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When should you not wear compression hosiery?

Compression hosiery is generally safe, but there are some circumstances in which you should avoid wearing them or consult a healthcare provider before doing so. These circumstances include: 

  1. Peripheral Neuropathy or other sensory impairment of the legs: Individuals with decreased sensation in their legs might not notice if the stockings are too tight, which could lead to skin damage.
  2.  Advanced Peripheral Artery Disease (PAD): If your arteries are already significantly narrowed due to PAD, compression hosiery may restrict blood flow further, which can worsen the condition.
  3.  Congestive Heart Failure (CHF): In some severe cases of heart failure, the increased pressure on the leg veins can make the condition worse.
  4. Skin Infections: If you have an infection on the leg, compression hosiery can exacerbate the problem. This also applies to conditions that affect the skin like eczema or dermatitis.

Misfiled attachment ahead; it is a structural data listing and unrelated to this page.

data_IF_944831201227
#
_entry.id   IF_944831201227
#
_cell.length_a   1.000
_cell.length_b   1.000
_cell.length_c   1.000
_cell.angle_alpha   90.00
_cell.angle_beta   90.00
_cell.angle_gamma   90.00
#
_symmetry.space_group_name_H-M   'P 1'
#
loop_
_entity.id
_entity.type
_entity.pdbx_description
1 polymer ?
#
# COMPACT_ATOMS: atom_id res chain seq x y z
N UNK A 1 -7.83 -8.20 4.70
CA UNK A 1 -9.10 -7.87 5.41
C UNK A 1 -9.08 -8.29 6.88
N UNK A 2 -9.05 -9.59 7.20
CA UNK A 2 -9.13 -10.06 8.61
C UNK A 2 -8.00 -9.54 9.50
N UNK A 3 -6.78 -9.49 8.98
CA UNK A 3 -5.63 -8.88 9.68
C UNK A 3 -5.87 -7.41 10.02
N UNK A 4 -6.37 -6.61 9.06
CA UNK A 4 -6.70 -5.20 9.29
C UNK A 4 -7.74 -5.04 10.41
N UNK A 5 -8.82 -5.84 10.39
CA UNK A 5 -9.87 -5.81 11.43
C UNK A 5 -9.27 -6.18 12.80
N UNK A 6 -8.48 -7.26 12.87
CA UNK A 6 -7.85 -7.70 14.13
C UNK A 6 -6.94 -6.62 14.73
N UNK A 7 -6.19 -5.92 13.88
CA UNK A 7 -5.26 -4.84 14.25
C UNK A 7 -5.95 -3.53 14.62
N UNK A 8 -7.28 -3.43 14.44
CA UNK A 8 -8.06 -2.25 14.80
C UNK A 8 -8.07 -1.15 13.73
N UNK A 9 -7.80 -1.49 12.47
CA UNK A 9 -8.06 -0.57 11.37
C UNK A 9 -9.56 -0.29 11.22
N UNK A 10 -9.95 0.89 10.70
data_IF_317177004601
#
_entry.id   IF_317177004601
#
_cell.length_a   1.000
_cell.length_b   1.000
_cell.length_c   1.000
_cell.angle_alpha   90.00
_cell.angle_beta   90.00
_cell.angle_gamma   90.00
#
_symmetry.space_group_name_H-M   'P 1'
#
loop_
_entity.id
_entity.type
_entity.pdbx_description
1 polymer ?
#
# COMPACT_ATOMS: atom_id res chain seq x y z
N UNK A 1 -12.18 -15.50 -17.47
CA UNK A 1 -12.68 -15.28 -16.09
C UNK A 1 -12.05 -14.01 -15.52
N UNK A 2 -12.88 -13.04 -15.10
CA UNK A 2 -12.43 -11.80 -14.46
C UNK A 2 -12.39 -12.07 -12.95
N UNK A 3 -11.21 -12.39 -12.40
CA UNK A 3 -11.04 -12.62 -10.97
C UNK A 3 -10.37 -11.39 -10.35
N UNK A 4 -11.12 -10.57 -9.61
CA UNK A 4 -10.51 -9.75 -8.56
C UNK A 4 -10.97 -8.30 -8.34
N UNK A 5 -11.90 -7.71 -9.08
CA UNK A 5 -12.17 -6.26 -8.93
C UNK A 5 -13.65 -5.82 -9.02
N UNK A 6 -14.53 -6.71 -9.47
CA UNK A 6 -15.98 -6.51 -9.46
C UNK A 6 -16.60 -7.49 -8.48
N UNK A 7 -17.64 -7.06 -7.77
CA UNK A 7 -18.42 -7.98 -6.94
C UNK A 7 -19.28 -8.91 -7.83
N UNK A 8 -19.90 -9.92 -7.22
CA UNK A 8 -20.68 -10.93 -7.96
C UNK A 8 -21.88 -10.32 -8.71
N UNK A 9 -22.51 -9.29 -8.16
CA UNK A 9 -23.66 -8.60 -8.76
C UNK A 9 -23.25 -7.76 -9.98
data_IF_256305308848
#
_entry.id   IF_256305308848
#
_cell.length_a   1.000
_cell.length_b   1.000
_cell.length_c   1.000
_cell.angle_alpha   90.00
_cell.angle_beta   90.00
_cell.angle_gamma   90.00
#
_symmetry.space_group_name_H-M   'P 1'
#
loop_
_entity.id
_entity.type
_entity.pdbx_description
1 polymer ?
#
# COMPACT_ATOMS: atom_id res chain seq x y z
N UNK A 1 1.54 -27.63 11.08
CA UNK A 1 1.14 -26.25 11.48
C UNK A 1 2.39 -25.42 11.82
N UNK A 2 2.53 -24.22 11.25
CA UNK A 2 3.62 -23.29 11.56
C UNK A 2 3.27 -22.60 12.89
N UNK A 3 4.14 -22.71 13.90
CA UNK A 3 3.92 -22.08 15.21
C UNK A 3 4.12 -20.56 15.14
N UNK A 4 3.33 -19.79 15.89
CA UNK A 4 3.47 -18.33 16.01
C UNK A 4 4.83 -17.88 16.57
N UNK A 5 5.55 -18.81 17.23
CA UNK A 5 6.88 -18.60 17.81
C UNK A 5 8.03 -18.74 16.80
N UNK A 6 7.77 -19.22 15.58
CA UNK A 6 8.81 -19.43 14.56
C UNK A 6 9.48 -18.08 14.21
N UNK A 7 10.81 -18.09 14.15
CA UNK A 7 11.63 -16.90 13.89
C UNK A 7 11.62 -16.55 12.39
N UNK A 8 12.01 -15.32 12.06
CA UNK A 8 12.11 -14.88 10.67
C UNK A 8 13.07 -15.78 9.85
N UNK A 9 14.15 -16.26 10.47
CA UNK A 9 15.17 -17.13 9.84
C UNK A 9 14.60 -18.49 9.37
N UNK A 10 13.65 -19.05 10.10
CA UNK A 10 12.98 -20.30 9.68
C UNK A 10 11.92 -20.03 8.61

5. Pulmonary Edema from Congestive Heart Failure: The increased pressure on the veins can make this condition worse.
  6. Recent Surgery: If you have recently had surgery on your legs, the pressure from the stockings may cause discomfort or other complications.

This is not a comprehensive list and there may be other contraindications. Always consult with a healthcare professional before starting to wear compression hosiery. They can help you decide if it's a good choice for your individual health needs.